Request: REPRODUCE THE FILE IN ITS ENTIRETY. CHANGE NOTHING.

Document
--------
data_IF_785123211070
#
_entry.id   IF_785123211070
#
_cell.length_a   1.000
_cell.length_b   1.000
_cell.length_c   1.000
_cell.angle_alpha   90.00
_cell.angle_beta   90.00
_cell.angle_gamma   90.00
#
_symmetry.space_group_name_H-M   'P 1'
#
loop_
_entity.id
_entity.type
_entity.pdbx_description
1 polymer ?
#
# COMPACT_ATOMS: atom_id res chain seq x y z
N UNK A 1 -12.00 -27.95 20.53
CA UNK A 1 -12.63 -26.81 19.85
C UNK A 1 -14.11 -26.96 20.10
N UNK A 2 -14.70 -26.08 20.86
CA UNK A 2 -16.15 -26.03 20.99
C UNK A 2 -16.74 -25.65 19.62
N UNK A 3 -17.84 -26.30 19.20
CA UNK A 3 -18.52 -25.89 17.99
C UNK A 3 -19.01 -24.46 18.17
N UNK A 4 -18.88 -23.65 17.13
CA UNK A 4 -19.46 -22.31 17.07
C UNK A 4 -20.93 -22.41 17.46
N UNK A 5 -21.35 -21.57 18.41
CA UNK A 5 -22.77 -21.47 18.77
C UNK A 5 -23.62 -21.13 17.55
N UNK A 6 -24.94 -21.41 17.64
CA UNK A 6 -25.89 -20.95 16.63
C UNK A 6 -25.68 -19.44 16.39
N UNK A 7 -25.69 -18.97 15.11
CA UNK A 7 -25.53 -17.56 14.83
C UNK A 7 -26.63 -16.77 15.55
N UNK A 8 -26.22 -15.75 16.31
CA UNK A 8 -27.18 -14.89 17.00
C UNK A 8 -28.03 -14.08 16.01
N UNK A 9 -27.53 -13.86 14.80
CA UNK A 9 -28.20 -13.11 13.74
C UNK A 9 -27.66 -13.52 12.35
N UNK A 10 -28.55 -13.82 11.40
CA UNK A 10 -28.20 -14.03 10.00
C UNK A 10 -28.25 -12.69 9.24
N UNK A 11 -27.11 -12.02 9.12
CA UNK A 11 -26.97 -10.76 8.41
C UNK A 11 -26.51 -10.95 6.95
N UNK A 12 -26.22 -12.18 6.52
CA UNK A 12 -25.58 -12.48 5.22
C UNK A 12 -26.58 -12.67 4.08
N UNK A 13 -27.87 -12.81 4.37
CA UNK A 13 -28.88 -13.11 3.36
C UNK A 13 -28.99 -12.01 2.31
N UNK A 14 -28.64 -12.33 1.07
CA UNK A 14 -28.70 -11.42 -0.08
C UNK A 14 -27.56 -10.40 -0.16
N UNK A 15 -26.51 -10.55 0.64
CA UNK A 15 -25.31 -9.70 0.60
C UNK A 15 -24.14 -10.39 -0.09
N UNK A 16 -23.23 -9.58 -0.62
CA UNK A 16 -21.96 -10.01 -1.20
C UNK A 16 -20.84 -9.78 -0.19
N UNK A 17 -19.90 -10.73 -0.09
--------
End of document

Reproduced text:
data_IF_785123211070
#
_entry.id   IF_785123211070
#
_cell.length_a   1.000
_cell.length_b   1.000
_cell.length_c   1.000
_cell.angle_alpha   90.00
_cell.angle_beta   90.00
_cell.angle_gamma   90.00
#
_symmetry.space_group_name_H-M   'P 1'
#
loop_
_entity.id
_entity.type
_entity.pdbx_description
1 polymer ?
#
# COMPACT_ATOMS: atom_id res chain seq x y z
N UNK A 1 -12.00 -27.95 20.53
CA UNK A 1 -12.63 -26.81 19.85
C UNK A 1 -14.11 -26.96 20.10
N UNK A 2 -14.70 -26.08 20.86
CA UNK A 2 -16.15 -26.03 20.99
C UNK A 2 -16.74 -25.65 19.62
N UNK A 3 -17.84 -26.30 19.20
CA UNK A 3 -18.52 -25.89 17.99
C UNK A 3 -19.01 -24.46 18.17
N UNK A 4 -18.88 -23.65 17.13
CA UNK A 4 -19.46 -22.31 17.07
C UNK A 4 -20.93 -22.41 17.46
N UNK A 5 -21.35 -21.57 18.41
CA UNK A 5 -22.77 -21.47 18.77
C UNK A 5 -23.62 -21.13 17.55
N UNK A 6 -24.94 -21.41 17.64
CA UNK A 6 -25.89 -20.95 16.63
C UNK A 6 -25.68 -19.44 16.39
N UNK A 7 -25.69 -18.97 15.11
CA UNK A 7 -25.53 -17.56 14.83
C UNK A 7 -26.63 -16.77 15.55
N UNK A 8 -26.22 -15.75 16.31
CA UNK A 8 -27.18 -14.89 17.00
C UNK A 8 -28.03 -14.08 16.01
N UNK A 9 -27.53 -13.86 14.80
CA UNK A 9 -28.20 -13.11 13.74
C UNK A 9 -27.66 -13.52 12.35
N UNK A 10 -28.55 -13.82 11.40
CA UNK A 10 -28.20 -14.03 10.00
C UNK A 10 -28.25 -12.69 9.24
N UNK A 11 -27.11 -12.02 9.12
CA UNK A 11 -26.97 -10.76 8.41
C UNK A 11 -26.51 -10.95 6.95
N UNK A 12 -26.22 -12.18 6.52
CA UNK A 12 -25.58 -12.48 5.22
C UNK A 12 -26.58 -12.67 4.08
N UNK A 13 -27.87 -12.81 4.37
CA UNK A 13 -28.88 -13.11 3.36
C UNK A 13 -28.99 -12.01 2.31
N UNK A 14 -28.64 -12.33 1.07
CA UNK A 14 -28.70 -11.42 -0.08
C UNK A 14 -27.56 -10.40 -0.16
N UNK A 15 -26.51 -10.55 0.64
CA UNK A 15 -25.31 -9.70 0.60
C UNK A 15 -24.14 -10.39 -0.09
N UNK A 16 -23.23 -9.58 -0.62
CA UNK A 16 -21.96 -10.01 -1.20
C UNK A 16 -20.84 -9.78 -0.19
N UNK A 17 -19.90 -10.73 -0.09